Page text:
“I can lick any son-of-a-bitch in the world.”
So boasted John L. Sullivan, the first modern heavyweight boxing champion of the world, a man who was the gold standard of
American sports for more than a decade and the first athlete to earn more than a million dollars. He had a big ego, a big mouth, and even bigger appetites. His womanizing, drunken escapades, and chronic police-blotter presence were godsends to a burgeoning newspaper industry. The larger-than-life boxer embodied the
American dream for late nineteenth-century immigrants as he rose from Boston’s
Irish working class to become the most recognizable man in the nation. In the process, the “Boston Strong Boy” transformed boxing from outlawed bare-knuckle fighting into the gloved spectacle we know today.
tells the story of America’s first sports superstar, a self-made man who personified the power and excesses of the Gilded Age. Everywhere John L.
Sullivan went, his fists backed up his bravado. Sullivan’s epic brawls, such as his seventy-five-round bout against Jake Kilrain, and his cross-country barnstorming tour in which he literally challenged all of America to a fight are recounted in vivid detail, as are his battles outside the ring with a troubled marriage,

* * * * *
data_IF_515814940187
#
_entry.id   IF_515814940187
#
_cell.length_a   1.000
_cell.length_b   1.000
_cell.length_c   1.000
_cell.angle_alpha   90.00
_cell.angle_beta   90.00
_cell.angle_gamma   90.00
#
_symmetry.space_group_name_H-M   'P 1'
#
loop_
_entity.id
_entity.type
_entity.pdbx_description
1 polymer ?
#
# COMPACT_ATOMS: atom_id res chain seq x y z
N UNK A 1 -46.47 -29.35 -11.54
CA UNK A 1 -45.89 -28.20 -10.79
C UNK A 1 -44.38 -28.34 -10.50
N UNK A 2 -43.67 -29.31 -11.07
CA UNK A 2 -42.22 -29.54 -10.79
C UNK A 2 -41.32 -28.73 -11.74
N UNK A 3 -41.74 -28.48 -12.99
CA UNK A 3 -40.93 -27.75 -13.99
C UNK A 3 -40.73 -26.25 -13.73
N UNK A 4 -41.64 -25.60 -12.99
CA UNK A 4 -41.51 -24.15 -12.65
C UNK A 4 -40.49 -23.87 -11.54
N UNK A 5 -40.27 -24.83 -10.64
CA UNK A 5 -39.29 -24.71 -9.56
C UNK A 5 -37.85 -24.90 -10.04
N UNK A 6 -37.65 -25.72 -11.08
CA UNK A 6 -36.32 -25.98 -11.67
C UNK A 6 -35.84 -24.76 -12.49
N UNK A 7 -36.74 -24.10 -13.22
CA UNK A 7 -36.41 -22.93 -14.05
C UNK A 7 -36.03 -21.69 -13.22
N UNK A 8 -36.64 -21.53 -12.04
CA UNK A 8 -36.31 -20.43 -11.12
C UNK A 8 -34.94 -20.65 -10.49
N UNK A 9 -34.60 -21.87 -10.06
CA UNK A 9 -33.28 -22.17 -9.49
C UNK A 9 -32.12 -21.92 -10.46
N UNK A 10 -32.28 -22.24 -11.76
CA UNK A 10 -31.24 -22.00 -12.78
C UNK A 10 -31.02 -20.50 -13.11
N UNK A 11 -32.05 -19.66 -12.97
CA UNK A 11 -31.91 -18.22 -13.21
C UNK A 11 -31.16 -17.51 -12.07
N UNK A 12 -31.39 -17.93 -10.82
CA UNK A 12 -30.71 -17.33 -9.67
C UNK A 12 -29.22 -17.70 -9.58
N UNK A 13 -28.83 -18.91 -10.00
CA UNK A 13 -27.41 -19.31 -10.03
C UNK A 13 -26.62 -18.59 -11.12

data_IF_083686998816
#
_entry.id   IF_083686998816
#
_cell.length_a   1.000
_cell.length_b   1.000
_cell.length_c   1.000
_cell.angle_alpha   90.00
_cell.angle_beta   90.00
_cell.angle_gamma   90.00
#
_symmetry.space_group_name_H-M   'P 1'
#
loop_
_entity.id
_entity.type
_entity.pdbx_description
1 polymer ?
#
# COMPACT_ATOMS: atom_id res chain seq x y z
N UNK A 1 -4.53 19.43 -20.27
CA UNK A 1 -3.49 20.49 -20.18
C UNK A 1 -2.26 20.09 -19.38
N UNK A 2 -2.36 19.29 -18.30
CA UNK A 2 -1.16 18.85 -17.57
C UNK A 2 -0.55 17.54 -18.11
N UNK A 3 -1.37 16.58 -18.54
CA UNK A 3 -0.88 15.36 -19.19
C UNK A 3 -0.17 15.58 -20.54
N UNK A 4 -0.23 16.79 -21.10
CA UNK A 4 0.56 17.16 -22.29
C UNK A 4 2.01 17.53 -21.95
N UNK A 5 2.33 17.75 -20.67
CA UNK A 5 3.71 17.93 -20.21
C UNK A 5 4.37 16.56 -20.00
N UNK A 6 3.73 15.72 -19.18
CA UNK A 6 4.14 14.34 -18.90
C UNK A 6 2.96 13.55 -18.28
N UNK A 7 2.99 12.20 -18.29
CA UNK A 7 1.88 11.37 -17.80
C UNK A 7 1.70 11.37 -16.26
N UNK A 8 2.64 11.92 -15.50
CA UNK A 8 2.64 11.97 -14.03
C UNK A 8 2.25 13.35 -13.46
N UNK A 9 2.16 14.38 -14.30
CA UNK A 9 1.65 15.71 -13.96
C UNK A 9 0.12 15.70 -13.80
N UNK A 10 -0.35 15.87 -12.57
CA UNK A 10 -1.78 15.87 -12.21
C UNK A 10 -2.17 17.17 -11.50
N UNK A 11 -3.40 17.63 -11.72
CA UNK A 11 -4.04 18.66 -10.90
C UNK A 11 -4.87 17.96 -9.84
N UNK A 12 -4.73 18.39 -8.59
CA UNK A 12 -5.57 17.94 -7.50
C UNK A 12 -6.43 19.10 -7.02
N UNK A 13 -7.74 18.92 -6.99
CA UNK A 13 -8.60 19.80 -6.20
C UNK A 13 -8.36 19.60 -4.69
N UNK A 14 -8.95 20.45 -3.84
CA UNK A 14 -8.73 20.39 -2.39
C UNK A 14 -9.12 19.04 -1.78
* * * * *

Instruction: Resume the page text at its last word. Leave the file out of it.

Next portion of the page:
wild weight and fitness fluctuations, and raging alcoholism. Strong Boy gives readers ringside seats to the colorful tale of one of the country’s first Irish American heroes and the birth of the American sports media and the country’s celebrity obsession with athletes.
|Publisher:||Blackstone Audio, Inc.|
|Product dimensions:||5.20(w) x 5.80(h) x 1.50(d)|
About the Author
Christopher Klein is an author and a history and travel writer. A frequent contributor to the Boston Globe and History.com, he has also written for the New York Times, Harvard magazine, ESPN.com, Smithsonian.com, AmericanHeritage.com, and National Geographic Traveler.
Most Helpful Customer Reviews
I have read about 300 boxing-oriented books and STRONG BOY is easily one of the finest biographies that I have ever read. The author Christopher Klein invested serious research into his colorful subject, with no specific agenda or slant. The storyline never bogs down and truly brings Sullivan's era to life. I would recommend this book to any reader who values a job well done.